come see me at

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  9. That's such a beautiful video. I nursed my youngest until he was 2 and a lot of people thought that was too long. I disagree.

    Thanks for spreading the word about how natural and normal extended breastfeeding is.

  10. Heather, glad you like it and well done for 2 years of mamas milk :)

  11. Thank you for this entry. it is so gratifying to reach out, allbeit online to Mama's accross the ocean, and receive these positive messages that affirm what I know and believe. And the video is wonderful, we need to be seeing normal, healthy images of this stuff!
    I am ready to birth my second child at any given moment now, and have a little one who is 3years+ 4 months old. I weaned her just before becoming pregnant, though neither of us wanted it. I did so because my situation had me completely worn out and at my wits-end. I really want to nurse her again and have told her so. I hope that when the babe comes and the milk comes in, we will be able to re-establish our nursing relationship!! I know she would still be going strong had I not stopped nursing her then.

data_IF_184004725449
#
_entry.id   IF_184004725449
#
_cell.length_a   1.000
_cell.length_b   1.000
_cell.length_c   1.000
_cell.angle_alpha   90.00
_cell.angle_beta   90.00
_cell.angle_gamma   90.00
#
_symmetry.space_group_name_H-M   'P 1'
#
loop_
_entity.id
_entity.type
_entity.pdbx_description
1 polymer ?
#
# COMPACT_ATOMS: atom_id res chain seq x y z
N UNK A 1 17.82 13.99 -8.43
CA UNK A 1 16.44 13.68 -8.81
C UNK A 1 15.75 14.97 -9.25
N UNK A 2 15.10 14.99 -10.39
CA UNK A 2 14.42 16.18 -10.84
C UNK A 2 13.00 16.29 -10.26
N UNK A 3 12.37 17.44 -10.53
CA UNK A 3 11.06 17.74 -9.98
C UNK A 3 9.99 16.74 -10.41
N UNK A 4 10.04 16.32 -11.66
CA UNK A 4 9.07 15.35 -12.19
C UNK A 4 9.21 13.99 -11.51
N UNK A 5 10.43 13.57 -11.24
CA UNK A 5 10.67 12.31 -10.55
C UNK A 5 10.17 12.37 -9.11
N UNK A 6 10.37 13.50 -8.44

Thanks again, and thanks for your blog, I just started following it the other day and am amply pleased to be able to read it! :)